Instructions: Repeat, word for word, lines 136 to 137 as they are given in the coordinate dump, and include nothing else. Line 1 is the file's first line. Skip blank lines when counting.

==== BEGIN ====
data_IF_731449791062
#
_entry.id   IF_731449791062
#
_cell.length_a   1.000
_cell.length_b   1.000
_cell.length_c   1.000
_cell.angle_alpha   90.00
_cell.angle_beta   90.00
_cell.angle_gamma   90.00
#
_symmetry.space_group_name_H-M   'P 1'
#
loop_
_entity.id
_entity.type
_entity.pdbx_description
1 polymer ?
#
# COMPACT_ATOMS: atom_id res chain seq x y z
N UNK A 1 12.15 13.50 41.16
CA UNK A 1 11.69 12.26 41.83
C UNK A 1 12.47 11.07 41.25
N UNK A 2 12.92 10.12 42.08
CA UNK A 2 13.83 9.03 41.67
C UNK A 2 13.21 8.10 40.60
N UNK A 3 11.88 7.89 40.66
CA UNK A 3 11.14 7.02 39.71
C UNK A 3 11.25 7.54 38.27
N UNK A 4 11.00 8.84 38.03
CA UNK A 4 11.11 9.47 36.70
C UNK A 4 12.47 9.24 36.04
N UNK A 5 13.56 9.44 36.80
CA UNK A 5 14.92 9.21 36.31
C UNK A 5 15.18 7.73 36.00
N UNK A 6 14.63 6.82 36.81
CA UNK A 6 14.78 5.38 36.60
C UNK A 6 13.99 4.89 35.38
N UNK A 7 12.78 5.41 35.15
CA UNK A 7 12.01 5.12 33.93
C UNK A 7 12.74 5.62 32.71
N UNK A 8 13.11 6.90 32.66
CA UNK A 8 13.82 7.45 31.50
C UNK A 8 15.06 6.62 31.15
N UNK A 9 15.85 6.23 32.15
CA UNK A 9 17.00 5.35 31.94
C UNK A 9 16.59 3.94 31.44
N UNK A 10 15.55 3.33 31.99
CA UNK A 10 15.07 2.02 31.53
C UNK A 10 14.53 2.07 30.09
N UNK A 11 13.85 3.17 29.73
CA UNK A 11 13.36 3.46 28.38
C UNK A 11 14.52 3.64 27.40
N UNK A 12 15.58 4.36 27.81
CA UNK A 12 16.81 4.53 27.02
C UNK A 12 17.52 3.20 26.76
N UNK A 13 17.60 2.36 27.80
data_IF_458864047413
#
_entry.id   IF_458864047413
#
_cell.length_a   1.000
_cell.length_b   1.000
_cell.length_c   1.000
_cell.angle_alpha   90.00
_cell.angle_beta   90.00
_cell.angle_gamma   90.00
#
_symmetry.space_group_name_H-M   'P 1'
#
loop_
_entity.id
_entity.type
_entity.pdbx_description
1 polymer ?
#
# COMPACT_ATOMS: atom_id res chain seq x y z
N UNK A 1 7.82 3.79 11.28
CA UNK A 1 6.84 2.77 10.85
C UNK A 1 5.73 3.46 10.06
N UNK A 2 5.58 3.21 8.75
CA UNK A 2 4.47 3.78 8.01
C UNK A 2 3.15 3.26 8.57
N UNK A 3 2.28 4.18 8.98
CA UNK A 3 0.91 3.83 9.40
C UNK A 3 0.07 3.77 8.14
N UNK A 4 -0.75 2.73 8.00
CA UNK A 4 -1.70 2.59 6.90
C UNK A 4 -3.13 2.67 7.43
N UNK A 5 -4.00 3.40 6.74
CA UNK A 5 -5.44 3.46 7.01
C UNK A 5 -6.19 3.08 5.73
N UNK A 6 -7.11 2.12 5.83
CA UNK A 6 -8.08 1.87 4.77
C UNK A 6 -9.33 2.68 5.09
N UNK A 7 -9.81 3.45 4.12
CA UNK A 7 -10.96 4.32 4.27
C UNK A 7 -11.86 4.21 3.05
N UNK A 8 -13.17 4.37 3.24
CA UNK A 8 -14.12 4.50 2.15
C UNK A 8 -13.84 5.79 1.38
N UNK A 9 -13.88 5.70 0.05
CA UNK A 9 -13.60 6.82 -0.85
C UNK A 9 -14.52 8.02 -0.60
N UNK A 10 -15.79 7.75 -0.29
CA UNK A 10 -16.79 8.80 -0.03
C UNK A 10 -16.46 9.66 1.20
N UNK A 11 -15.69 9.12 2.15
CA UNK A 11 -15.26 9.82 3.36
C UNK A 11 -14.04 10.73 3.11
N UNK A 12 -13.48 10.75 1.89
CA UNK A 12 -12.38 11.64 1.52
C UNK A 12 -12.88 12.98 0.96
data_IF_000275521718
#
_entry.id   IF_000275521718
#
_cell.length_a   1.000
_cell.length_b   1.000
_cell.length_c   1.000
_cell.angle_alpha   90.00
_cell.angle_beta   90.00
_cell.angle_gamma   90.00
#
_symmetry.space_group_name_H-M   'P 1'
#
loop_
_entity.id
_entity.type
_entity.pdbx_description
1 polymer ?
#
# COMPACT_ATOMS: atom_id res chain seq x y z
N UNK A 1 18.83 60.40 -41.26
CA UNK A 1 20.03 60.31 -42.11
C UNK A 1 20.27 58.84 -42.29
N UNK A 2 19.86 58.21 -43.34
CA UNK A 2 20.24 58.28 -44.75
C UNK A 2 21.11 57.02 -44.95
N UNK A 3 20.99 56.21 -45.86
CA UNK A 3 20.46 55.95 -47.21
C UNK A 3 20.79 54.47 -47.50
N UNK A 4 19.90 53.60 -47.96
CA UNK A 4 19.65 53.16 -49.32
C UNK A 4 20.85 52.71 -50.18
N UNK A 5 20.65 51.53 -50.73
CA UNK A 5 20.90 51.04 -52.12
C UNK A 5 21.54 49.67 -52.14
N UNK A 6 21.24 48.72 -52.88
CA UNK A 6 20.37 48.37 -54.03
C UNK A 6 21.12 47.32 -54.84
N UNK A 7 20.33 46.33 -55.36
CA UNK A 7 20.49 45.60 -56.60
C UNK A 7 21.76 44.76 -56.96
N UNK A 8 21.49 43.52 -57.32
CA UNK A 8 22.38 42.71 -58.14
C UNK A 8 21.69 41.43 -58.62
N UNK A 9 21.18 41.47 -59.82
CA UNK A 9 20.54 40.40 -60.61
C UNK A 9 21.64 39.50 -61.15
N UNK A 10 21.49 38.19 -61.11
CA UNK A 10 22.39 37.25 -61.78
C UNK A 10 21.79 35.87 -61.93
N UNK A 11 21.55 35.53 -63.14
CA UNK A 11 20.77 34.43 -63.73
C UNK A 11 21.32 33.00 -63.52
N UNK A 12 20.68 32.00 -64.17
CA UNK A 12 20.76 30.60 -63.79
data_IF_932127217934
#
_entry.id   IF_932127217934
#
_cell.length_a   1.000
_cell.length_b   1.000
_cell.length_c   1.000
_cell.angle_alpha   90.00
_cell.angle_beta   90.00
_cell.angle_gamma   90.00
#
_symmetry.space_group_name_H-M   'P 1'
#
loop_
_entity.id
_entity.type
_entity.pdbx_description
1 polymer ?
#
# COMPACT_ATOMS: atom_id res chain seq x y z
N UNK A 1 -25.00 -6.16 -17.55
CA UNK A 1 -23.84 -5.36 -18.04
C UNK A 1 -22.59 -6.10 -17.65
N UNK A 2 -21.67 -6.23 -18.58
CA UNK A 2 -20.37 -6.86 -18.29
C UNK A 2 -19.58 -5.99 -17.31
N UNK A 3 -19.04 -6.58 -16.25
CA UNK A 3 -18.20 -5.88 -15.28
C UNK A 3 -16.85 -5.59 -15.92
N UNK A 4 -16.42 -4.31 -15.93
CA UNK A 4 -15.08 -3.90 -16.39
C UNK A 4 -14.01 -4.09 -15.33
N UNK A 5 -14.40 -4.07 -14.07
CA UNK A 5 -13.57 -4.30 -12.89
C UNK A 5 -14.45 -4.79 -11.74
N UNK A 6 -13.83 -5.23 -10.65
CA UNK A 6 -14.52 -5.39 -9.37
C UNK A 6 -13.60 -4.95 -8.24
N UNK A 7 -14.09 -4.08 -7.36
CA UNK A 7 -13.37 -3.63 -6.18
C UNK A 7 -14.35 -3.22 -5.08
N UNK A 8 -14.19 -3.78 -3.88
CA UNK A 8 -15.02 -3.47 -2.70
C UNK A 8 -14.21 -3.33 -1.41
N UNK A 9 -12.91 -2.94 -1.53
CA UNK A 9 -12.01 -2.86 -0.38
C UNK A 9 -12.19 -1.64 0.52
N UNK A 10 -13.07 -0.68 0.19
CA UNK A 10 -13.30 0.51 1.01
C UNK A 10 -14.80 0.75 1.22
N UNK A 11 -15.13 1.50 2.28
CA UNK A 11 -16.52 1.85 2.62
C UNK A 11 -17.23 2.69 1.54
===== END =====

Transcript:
C UNK A 1 20.27 58.84 -42.29
N UNK A 2 19.86 58.21 -43.34